|LEAD Action News vol
11 no 1, September 2010, ISSN 1324-6011
Incorporating Lead Aware Times (ISSN 1440-4966) & Lead Advisory Service News (ISSN 1440-0561)
The journal of The LEAD (Lead Education and Abatement Design) Group Inc.
Editor: Anne Roberts
by Anne Roberts
This issue of LEAD Action News coincides almost exactly with the twentieth anniversary of the genesis of The LEAD Group.
We begin with an article, in the form of question-and-answer, written by Dr Chrissie Pickin, Deputy Director of Public Health in Tasmania. Dr Pickin raises various objections to our last newsletter, LANv10n4, which was mainly devoted to the mining town of Rosebery.
Noela Whitton’s article, written in 1993, but never published, is an interview with Elizabeth O’Brien, a founder and now President of The LEAD Group.
The next article, “What became of?” ... answers some of the questions posed by Michelle Calvert, arising out of Noela Whitton’s article. Calvert is Vice-President of The LEAD Group, and was Education Officer at the time when The LEAD Group had full funding.
Next is my article on Elizabeth and The LEAD Group twenty years on, which attempts to pick out milestones in the 20-year history of The LEAD Group.
In our Letters section: “To and Fro,” Susy Retnowati comments on a Report, by Suherni, in English “Lead poisoning in Indonesia" and Indonesian, ”Keracunan Timbal di Indonesia. There is an extract from a letter by Professor Tony McMichael on lead in polar ice caps, and a long letter by Elizabeth O’Brien to the NHMRC, on re-setting the blood lead level goal.
There are two articles which deal, in different ways, with the concept of “Peak Lead”. (An expression with which you may not be familiar, but you will have heard of “Peak Oil.”) The same concept, as proposed by Hubbert in 1956, applies – namely, “that after fossil fuel reserves (oil reserves, coal reserves, and natural gas reserves) are discovered, ‘production at first increases approximately exponentially, as more extraction commences and more efficient facilities are installed. At some point, a peak output is reached, and production begins declining until it approximates an exponential decline.’ ” [Wikipedia]
Given the toxic potential of lead, one could perhaps imagine that it might be a good thing for lead production to have past its peak, but Gavin Mudd’s article makes it clear that this is not so: “As grades decline, energy costs increase and so do greenhouse gas emissions and water requirements, plus more mine waste is produced such as tailings (rock remaining after lead-zinc extraction, normally some 80-90% of the ore), plus any waste rock produced from open cut or underground mines.”
Ian Smith goes into the question of “Peak Food”: “Our position is one of reducing fuel energy available for food transport (which will result ultimately in reduced food) and significant & increasing heavy metals contaminants in soils where we may grow our own vegetables.”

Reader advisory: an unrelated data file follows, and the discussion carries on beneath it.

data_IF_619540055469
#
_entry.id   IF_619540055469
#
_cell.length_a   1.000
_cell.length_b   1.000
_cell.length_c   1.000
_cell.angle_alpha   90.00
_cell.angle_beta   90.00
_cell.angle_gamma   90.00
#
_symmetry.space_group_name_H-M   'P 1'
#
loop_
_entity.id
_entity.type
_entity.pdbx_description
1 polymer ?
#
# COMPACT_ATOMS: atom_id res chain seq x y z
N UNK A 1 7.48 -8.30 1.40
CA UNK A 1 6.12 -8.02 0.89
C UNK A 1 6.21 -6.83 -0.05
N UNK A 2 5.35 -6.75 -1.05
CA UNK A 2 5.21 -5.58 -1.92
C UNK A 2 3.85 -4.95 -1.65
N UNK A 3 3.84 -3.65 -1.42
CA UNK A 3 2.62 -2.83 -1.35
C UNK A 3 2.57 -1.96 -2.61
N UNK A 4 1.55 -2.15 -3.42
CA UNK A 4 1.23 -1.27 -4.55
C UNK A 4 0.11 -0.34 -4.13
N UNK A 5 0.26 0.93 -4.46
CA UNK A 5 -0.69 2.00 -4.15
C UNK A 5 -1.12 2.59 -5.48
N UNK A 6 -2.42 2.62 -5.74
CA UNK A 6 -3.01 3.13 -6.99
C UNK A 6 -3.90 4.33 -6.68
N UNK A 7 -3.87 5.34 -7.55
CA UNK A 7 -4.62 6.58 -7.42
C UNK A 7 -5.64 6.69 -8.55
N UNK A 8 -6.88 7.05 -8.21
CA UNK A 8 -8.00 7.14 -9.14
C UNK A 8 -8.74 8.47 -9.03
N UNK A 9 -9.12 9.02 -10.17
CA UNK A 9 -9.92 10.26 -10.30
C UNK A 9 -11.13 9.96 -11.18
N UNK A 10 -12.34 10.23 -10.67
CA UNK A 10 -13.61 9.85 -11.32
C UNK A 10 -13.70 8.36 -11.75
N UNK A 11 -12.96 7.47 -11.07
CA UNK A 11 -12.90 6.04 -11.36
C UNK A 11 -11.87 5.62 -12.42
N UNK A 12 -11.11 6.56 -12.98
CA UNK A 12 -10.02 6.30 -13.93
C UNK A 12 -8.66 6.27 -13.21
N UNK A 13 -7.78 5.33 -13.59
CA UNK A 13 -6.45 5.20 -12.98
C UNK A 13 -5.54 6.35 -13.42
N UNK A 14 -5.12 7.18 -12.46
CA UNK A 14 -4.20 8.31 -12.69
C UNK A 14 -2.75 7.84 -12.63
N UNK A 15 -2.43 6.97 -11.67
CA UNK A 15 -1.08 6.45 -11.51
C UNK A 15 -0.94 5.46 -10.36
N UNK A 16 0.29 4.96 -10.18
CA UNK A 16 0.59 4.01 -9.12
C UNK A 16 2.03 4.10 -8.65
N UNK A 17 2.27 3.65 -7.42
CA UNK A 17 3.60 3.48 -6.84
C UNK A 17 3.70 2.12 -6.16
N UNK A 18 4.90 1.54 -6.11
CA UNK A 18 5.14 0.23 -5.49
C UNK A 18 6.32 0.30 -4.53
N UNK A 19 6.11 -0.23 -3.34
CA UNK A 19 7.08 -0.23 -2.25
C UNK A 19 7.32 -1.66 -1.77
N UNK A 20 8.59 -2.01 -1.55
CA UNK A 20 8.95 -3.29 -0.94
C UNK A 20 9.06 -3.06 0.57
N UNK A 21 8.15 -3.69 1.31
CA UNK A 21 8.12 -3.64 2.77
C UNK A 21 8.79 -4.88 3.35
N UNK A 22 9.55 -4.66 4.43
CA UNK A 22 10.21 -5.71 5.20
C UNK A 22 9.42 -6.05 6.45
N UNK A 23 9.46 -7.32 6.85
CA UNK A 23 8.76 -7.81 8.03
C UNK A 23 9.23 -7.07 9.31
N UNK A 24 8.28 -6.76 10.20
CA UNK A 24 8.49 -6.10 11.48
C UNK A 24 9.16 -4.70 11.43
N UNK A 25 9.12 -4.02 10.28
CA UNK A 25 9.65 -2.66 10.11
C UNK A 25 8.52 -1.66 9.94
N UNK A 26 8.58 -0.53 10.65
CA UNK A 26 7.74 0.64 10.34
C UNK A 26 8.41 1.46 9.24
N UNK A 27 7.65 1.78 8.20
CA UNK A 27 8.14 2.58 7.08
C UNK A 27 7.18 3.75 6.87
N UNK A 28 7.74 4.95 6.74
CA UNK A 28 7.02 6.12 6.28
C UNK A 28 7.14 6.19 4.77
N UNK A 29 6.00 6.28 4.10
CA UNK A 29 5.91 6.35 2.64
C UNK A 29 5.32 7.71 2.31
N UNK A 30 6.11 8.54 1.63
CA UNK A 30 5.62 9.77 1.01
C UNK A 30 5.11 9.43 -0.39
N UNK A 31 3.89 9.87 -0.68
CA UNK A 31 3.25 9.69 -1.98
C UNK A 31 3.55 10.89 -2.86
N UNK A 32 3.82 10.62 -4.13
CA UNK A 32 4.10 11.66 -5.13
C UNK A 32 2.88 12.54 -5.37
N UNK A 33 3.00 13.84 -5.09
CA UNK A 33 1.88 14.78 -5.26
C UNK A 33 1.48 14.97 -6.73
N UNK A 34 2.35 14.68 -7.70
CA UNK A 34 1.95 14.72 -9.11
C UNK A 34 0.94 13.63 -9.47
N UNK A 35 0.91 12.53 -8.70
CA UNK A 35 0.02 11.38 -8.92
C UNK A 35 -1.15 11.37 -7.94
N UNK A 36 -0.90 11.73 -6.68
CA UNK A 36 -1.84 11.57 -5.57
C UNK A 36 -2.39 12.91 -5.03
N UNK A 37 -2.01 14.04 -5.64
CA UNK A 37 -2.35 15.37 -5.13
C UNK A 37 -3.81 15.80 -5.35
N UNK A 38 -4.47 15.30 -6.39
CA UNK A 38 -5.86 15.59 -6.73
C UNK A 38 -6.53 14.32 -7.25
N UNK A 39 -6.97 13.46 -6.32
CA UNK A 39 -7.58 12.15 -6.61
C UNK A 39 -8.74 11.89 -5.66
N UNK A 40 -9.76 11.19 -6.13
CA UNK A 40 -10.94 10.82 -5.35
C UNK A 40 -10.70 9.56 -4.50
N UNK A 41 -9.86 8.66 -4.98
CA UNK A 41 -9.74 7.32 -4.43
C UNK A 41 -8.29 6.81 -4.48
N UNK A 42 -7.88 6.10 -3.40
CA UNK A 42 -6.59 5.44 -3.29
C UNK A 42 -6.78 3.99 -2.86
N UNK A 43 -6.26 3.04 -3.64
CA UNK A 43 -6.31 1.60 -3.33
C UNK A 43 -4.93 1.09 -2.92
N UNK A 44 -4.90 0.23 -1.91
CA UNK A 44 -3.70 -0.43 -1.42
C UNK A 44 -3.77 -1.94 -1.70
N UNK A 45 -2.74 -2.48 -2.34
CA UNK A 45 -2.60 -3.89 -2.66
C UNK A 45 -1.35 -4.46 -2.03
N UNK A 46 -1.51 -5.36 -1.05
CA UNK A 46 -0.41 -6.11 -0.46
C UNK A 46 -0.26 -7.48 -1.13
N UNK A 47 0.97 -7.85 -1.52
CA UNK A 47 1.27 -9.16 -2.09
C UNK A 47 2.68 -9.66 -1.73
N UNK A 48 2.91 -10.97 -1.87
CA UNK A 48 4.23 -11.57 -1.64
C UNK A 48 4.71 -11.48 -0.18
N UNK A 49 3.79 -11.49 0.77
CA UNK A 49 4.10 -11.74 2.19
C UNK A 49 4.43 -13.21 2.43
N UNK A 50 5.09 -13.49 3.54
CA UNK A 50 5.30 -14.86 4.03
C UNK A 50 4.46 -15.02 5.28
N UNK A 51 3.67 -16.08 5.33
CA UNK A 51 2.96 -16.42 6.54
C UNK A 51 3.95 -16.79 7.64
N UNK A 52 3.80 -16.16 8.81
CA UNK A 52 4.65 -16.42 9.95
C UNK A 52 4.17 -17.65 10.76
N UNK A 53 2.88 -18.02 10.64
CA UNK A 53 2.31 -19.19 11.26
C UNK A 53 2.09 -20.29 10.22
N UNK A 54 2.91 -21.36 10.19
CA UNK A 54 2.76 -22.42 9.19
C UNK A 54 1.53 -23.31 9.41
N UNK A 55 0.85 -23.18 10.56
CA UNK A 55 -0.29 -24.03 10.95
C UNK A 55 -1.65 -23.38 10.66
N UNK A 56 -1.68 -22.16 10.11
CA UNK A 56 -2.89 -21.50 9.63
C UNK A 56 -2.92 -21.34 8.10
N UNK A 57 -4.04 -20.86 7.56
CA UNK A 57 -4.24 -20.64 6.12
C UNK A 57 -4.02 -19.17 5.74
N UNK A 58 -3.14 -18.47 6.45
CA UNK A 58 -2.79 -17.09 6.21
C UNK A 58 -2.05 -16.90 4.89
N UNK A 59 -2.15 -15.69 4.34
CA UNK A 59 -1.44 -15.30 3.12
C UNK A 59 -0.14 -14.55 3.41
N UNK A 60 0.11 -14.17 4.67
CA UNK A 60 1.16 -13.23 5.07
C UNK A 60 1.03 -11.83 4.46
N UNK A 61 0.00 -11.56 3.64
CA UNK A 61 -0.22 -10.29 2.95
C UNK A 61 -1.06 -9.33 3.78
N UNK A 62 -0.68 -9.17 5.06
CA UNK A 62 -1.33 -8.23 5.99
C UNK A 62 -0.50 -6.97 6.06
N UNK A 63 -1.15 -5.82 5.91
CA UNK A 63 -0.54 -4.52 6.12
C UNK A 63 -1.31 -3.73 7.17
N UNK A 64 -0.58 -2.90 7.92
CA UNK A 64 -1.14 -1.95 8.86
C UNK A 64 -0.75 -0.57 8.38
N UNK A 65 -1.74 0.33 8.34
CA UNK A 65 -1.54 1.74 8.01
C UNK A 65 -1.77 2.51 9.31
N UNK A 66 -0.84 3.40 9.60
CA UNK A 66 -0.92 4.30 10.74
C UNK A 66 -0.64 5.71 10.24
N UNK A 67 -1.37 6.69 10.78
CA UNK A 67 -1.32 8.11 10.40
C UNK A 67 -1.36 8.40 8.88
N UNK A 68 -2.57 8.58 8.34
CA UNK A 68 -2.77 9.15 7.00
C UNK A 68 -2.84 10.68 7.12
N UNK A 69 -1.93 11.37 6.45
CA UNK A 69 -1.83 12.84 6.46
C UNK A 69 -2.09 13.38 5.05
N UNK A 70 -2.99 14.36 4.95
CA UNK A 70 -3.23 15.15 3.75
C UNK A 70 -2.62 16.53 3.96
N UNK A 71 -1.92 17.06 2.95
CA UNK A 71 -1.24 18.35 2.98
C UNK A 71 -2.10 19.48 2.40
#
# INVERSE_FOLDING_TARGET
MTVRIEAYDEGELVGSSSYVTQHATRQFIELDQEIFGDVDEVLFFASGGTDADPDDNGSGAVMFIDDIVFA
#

Those living in the suburbs can supply some of their own food, whilst being aware of the possibility that the soil in their backyards is contaminated by lead for one reason or another. Smith ends on an uplifting note: “Undoing the globalisation years with an effective return to an efficient, localised food production system is a clear and present imperative. If ever you needed a better reason to get back to the garden, this is it. Just be sure the soil isn’t suffering from past follies, so that you don’t create more.”
So, start digging, and, if you’re lucky to have a local hardware shop (mine is about to close after more than 30 years, to be inevitably replaced by damned units, and more cars on the road - do I sound bitter?); if you have a local hardware shop, I say, support it. Diversity. It’s one of the elements of sustainability.
Finally, in case you haven’t quit smoking yet or, if you need ammunition to convince health departments to include lead information in their anti-smoking campaigns, check out the following conclusion [and graphic] of one of our most expansive and wide-ranging researchers, Robert Taylor, from his next fact sheet – our 65th fact sheet:
“In summary tobacco smoking has clear impacts on cancer risk, cardiovascular problems and neurocognitive development. Lead plays a clear and major role in cardiovascular problems and less easy to quantify role in neurocognitive or behavioral problems, partially because these can cover such a wide range. It plays a definite though probably not decisive role in smoking-related carcinogenesis, predominantly through the radiation released by the radioactive lead in cigarettes (Pb-210) as it decays to Polonium within the lung. Tobacco smoking increases lead toxicity both by the absorption of lead through the lung and by accelerating the release of lead from the bones. It restricts the body’s reaction to lead toxicity by restricting the availability of key vitamins. The overall effect of smoking is to increase both the body’s lead burden and exacerbate lead’s impact.”
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Updated 23 January 2012